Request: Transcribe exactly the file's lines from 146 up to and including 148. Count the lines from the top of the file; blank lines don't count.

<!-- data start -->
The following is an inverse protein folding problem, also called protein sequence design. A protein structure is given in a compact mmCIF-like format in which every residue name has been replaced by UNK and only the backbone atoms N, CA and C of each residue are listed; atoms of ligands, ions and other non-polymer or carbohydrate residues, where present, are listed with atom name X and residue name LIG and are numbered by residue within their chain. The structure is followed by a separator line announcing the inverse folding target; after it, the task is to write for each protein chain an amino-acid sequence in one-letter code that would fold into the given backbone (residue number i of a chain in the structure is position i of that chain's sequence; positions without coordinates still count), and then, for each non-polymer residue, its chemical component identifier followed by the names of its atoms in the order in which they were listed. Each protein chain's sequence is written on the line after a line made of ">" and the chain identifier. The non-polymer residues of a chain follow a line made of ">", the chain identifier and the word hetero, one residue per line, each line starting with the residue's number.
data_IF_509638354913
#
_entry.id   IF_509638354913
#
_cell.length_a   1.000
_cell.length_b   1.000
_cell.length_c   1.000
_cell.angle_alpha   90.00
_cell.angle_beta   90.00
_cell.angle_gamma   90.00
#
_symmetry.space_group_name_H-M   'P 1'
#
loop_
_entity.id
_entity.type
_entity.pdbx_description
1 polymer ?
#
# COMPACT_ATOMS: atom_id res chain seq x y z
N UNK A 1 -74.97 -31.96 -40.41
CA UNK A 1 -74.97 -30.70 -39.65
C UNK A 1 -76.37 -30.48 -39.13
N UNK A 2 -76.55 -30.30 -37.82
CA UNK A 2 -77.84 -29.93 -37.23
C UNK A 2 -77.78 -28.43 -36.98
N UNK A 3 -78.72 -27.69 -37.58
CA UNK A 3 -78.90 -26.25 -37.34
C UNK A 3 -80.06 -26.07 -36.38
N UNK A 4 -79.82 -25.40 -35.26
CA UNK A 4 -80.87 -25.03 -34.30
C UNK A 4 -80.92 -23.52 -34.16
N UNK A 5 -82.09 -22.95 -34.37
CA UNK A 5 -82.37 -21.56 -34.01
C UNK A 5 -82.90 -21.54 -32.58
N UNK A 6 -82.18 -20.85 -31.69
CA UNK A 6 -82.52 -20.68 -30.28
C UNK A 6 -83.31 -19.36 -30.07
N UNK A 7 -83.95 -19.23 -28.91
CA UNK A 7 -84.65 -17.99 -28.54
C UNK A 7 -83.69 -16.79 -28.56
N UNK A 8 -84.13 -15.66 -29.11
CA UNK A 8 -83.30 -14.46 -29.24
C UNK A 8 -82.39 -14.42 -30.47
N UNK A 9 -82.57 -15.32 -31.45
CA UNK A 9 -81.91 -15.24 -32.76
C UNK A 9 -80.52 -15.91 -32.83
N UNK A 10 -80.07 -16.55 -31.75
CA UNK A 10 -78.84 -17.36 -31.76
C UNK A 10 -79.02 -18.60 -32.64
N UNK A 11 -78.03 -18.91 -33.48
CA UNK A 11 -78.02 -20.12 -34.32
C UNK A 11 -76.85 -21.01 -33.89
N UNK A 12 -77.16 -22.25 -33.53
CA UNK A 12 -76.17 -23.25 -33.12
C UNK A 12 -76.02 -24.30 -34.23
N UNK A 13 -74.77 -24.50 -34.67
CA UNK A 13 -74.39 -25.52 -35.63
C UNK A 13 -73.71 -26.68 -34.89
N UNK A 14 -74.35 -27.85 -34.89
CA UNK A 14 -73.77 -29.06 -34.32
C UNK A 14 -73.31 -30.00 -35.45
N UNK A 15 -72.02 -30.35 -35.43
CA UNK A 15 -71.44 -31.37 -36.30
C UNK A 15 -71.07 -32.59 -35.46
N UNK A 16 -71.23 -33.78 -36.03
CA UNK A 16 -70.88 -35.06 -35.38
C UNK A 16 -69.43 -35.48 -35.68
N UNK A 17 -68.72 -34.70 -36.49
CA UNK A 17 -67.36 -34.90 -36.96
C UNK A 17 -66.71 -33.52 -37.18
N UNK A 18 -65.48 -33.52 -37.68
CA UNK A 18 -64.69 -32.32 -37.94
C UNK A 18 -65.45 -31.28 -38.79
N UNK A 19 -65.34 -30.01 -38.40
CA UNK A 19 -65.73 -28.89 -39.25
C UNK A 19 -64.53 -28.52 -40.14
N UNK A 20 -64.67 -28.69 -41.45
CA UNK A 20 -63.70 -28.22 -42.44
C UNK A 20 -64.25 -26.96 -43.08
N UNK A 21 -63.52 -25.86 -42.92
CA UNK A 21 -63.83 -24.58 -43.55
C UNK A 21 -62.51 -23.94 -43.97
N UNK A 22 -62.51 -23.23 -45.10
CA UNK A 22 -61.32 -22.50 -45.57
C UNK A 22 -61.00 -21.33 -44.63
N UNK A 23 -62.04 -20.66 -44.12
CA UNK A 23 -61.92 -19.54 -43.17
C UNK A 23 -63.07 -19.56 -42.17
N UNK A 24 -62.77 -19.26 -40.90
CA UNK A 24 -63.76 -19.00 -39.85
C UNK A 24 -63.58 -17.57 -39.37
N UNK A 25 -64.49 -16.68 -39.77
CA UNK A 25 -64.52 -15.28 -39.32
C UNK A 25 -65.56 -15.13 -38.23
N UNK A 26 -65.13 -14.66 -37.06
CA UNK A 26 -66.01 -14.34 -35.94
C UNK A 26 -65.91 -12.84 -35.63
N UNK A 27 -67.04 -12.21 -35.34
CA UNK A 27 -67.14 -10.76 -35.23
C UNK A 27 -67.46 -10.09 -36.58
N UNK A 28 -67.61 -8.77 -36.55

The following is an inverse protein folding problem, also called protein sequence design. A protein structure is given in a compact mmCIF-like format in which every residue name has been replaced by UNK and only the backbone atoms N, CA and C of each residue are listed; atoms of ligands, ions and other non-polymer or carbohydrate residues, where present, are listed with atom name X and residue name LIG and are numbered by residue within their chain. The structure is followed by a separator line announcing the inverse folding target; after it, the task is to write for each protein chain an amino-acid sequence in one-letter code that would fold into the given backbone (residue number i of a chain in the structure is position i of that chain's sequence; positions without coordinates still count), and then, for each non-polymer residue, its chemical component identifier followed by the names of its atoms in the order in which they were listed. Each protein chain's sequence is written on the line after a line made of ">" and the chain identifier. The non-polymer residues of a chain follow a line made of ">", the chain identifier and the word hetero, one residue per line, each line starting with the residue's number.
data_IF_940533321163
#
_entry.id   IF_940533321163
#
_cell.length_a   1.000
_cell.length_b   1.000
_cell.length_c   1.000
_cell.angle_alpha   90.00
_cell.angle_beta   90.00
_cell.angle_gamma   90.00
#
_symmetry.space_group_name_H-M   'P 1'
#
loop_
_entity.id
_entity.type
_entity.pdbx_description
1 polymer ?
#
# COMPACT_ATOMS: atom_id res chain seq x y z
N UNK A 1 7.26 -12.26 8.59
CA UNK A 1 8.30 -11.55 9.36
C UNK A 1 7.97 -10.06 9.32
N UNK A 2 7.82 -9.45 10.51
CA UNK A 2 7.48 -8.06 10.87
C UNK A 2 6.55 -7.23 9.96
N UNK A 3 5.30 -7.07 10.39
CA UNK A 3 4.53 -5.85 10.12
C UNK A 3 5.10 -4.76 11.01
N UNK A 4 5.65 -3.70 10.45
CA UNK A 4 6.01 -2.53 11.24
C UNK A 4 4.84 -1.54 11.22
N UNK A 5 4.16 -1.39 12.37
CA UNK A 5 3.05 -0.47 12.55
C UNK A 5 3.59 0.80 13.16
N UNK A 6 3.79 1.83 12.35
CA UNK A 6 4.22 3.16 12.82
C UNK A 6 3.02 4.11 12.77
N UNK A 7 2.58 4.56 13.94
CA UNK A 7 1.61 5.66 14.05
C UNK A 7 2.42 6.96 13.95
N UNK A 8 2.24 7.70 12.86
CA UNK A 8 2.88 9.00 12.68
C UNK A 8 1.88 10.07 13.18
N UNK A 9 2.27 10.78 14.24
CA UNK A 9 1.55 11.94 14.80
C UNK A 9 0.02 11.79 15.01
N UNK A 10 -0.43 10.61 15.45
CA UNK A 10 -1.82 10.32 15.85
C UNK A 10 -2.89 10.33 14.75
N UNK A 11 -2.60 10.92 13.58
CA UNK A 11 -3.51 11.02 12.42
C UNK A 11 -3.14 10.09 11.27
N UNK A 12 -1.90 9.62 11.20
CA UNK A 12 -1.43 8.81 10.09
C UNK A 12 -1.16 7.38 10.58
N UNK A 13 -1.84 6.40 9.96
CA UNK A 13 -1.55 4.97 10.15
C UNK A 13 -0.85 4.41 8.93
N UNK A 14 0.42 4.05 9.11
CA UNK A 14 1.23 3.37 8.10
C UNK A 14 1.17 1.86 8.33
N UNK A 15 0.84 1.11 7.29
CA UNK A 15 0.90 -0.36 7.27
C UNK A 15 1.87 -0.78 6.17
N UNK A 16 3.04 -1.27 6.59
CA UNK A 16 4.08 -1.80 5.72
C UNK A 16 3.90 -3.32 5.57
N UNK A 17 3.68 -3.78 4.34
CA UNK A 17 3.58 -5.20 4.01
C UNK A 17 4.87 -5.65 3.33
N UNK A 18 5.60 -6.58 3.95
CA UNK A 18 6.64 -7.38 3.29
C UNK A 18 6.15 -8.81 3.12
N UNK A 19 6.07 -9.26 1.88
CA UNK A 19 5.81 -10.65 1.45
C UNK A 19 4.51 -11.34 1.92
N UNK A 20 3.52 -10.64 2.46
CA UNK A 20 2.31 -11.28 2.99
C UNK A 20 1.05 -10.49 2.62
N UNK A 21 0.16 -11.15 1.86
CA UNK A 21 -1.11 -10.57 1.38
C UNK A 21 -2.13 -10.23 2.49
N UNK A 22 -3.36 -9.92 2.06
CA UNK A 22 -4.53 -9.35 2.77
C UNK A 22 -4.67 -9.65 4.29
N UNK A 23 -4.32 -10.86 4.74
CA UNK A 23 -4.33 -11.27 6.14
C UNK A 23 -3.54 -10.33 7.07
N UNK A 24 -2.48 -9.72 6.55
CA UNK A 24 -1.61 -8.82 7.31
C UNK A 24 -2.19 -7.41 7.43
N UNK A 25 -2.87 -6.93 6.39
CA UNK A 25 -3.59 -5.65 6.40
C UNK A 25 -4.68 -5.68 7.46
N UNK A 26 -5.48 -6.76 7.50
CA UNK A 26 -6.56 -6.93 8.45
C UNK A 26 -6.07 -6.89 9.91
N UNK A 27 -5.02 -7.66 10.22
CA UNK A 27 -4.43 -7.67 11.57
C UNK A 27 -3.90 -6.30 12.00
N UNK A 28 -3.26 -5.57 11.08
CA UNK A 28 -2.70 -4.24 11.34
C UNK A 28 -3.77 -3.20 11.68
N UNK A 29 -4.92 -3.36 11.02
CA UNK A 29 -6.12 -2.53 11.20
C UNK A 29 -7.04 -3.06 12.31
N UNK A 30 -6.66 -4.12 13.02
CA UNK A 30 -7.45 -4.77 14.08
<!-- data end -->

N UNK A 8 2.24 7.70 12.86
CA UNK A 8 2.88 9.00 12.68
C UNK A 8 1.88 10.07 13.18